Mentions: Twitter activity was tightly time-locked with turn-taking exchanges in each of the debates (Fig. 3). When one candidate started to speak, tweet rate increased for that candidate within seconds of the turn switch. The models for debates 1 to 3 explained at least 10% of the variance, with the tweet rate of debate 2 being the best explained by the model, at over 30% of its variance, for both Obama- and Romney-centered attention (all marginal R2’s > .10). The models revealed main effects of speaker and duration, with a significant interaction of the two (see Table 2). The positive main effect of speaker indicates that when a candidate spoke he received proportionally more attention, ß’s <−.21, t's < −2.7, p's < .001. The negative main effect of duration, ß’s > .45, t's > 3.3, p's < .0001, might seem less intuitive, until one considers the significant positive interaction with speaker, ß’s > .40, t's > 4, p's < .0001. Thus, on average tweets about the candidates decreased the longer the current speech turn, however, the tweets about the speaking candidate himself increased. In other words, attention follows mostly the one who is speaking at the moment, neglecting the other candidate. The results suggest that entrainment to the turn-taking structure of the debate is rapid, requiring only a few seconds to exert an observable influence on massive social attention. All three debates display the same significant factors, with analogous effect size and direction.

Bottom Line: We show that collective social behavior covaries second-by-second to the interactional dynamics of the debates: A candidate speaking induces rapid increases in mentions of his name on social media and decreases in mentions of the other candidate.Thus we demonstrate that large-scale human entrainment may hold across a number of distinct scales, in an exquisitely time-locked fashion.The methods and results pave the way for careful study of the dynamics and mechanisms of large-scale human entrainment.

View Article: PubMed Central - PubMed

Affiliation: Interacting Minds Centre, Aarhus University, Aarhus, Denmark; Center for Semiotics, Aarhus University, Aarhus, Denmark.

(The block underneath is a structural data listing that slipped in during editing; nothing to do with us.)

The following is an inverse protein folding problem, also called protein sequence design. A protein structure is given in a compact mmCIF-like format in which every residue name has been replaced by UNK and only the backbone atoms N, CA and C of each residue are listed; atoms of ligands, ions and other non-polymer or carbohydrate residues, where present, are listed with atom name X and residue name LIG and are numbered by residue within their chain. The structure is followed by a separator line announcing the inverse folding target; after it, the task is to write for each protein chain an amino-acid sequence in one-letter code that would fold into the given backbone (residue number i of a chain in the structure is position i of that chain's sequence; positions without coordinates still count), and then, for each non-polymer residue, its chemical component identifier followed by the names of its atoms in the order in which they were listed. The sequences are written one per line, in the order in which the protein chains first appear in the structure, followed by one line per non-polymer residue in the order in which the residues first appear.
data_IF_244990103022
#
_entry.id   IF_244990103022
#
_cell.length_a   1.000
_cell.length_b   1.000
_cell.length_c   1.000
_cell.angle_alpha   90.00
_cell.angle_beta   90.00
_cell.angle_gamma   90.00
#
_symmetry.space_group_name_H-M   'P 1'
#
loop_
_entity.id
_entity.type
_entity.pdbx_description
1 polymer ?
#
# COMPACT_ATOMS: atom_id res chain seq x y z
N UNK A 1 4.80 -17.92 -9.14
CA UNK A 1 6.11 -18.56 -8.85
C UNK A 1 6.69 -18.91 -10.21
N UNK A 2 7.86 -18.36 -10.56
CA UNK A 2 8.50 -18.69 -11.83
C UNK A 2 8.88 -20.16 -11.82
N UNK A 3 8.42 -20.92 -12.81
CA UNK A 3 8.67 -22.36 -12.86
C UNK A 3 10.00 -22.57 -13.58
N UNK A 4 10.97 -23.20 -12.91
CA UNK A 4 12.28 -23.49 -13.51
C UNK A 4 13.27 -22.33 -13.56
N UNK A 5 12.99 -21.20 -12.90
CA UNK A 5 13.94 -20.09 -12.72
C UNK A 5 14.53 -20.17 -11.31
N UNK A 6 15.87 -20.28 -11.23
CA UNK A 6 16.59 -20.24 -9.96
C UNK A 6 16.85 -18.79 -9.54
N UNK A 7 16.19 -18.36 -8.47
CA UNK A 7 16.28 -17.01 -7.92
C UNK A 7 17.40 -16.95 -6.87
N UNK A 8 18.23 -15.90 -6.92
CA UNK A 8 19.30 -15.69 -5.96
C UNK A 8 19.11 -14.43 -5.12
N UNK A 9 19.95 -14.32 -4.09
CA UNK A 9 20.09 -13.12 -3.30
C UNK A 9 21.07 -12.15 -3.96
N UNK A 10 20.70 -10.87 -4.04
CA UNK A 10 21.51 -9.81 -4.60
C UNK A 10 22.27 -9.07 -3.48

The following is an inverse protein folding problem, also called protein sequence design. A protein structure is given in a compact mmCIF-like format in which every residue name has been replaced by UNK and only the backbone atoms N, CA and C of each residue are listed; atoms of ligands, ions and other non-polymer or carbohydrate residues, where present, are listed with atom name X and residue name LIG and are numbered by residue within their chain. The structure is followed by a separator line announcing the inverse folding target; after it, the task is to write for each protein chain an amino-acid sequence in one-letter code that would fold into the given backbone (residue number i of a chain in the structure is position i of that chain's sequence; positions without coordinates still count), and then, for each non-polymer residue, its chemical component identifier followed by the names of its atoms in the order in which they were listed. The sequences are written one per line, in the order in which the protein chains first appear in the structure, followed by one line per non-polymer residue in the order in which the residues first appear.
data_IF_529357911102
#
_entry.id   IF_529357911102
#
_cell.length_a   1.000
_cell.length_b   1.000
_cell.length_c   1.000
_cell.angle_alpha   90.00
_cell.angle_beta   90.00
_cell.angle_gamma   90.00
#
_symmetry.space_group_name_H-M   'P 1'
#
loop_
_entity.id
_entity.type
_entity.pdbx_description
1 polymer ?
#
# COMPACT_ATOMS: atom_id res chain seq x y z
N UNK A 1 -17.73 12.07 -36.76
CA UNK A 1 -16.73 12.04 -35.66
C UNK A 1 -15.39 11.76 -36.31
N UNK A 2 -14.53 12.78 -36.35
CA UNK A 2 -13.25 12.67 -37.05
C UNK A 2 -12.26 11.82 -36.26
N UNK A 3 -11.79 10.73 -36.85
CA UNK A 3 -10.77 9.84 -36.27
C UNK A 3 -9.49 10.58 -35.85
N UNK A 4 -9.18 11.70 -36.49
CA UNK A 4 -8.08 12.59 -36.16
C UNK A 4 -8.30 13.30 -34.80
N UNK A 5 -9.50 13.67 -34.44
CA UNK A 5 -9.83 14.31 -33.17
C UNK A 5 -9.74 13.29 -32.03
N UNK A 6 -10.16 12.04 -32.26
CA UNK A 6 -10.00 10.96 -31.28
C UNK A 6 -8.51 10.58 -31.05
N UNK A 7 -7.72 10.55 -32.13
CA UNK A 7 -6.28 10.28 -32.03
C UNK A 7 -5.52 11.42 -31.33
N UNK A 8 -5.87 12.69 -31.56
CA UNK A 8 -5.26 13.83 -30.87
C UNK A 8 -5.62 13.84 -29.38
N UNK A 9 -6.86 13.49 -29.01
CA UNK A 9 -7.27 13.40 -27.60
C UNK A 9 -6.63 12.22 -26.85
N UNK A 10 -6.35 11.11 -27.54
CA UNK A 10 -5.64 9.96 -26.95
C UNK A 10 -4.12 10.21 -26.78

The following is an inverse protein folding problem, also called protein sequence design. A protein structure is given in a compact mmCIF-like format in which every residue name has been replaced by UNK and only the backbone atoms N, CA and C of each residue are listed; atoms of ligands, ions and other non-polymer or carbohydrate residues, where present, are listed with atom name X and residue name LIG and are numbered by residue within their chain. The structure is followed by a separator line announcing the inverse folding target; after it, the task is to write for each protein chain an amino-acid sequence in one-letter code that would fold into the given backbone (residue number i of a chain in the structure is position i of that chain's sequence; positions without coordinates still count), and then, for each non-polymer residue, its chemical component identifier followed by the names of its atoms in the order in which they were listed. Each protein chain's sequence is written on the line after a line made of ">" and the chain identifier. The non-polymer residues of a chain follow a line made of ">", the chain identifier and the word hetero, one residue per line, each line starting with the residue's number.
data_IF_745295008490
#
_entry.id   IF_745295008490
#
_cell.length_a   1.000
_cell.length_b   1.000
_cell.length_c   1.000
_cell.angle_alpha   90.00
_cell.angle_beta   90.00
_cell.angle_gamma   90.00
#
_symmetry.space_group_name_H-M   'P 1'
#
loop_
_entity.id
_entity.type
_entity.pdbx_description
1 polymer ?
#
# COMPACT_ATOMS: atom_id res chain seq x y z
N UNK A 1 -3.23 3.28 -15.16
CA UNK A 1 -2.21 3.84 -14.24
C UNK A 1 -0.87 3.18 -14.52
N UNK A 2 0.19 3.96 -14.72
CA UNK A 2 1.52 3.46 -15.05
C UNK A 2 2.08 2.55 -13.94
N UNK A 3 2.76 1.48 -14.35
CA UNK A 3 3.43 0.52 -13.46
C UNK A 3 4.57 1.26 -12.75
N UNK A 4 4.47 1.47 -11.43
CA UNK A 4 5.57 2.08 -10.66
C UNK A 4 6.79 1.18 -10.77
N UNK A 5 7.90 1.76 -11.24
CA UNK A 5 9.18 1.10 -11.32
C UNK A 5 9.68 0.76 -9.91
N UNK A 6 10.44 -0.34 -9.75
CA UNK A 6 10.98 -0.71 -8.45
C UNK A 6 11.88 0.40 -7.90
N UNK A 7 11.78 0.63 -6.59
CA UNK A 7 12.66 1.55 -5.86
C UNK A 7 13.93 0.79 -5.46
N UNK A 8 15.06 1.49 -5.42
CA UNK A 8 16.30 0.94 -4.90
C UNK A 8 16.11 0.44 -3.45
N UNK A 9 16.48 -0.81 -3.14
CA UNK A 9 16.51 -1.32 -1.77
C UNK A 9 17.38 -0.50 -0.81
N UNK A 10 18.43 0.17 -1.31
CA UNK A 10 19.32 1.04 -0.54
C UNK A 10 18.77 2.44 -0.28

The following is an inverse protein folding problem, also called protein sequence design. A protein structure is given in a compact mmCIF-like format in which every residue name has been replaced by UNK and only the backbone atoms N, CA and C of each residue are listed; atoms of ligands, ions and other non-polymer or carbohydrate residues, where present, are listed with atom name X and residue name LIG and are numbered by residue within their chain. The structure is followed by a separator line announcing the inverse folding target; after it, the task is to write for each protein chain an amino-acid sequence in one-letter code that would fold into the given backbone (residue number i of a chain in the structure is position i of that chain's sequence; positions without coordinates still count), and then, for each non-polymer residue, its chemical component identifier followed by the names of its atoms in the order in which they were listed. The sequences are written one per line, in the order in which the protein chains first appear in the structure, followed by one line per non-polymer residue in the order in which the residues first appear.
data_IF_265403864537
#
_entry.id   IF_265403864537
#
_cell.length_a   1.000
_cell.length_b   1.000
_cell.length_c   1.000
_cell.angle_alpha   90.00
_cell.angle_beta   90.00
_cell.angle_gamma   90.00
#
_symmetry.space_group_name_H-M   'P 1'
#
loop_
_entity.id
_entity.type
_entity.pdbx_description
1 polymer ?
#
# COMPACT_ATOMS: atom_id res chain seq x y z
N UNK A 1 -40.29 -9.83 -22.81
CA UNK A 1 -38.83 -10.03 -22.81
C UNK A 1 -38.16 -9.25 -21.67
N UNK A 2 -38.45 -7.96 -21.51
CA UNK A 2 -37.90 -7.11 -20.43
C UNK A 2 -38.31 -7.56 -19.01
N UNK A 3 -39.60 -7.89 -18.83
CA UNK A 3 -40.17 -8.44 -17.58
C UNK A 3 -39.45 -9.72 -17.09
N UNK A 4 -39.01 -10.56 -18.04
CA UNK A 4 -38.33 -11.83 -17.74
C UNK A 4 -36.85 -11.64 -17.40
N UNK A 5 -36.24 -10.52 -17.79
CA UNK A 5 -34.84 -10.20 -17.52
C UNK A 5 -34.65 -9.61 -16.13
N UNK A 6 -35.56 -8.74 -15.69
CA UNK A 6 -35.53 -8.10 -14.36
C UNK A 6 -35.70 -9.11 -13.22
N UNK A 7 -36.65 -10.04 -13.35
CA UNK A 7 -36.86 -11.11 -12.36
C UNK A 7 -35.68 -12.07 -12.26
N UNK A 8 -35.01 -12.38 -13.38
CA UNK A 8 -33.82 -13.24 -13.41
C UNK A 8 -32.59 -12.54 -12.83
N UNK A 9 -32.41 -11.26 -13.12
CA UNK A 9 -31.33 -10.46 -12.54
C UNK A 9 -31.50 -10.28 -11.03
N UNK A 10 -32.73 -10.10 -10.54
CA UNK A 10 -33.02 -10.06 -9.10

ABSTRACT
The past two decades have seen an upsurge of interest in the collective behaviors of complex systems composed of many agents entrained to each other and to external events. In this paper, we extend the concept of entrainment to the dynamics of human collective attention. We conducted a detailed investigation of the unfolding of human entrainment--as expressed by the content and patterns of hundreds of thousands of messages on Twitter--during the 2012 US presidential debates. By time-locking these data sources, we quantify the impact of the unfolding debate on human attention at three time scales. We show that collective social behavior covaries second-by-second to the interactional dynamics of the debates: A candidate speaking induces rapid increases in mentions of his name on social media and decreases in mentions of the other candidate. Moreover, interruptions by an interlocutor increase the attention received. We also highlight a distinct time scale for the impact of salient content during the debates: Across well-known remarks in each debate, mentions in social media start within 5-10 seconds after it occurs; peak at approximately one minute; and slowly decay in a consistent fashion across well-known events during the debates. Finally, we show that public attention after an initial burst slowly decays through the course of the debates. Thus we demonstrate that large-scale human entrainment may hold across a number of distinct scales, in an exquisitely time-locked fashion. The methods and results pave the way for careful study of the dynamics and mechanisms of large-scale human entrainment.

Show MeSH
Related in: MedlinePlus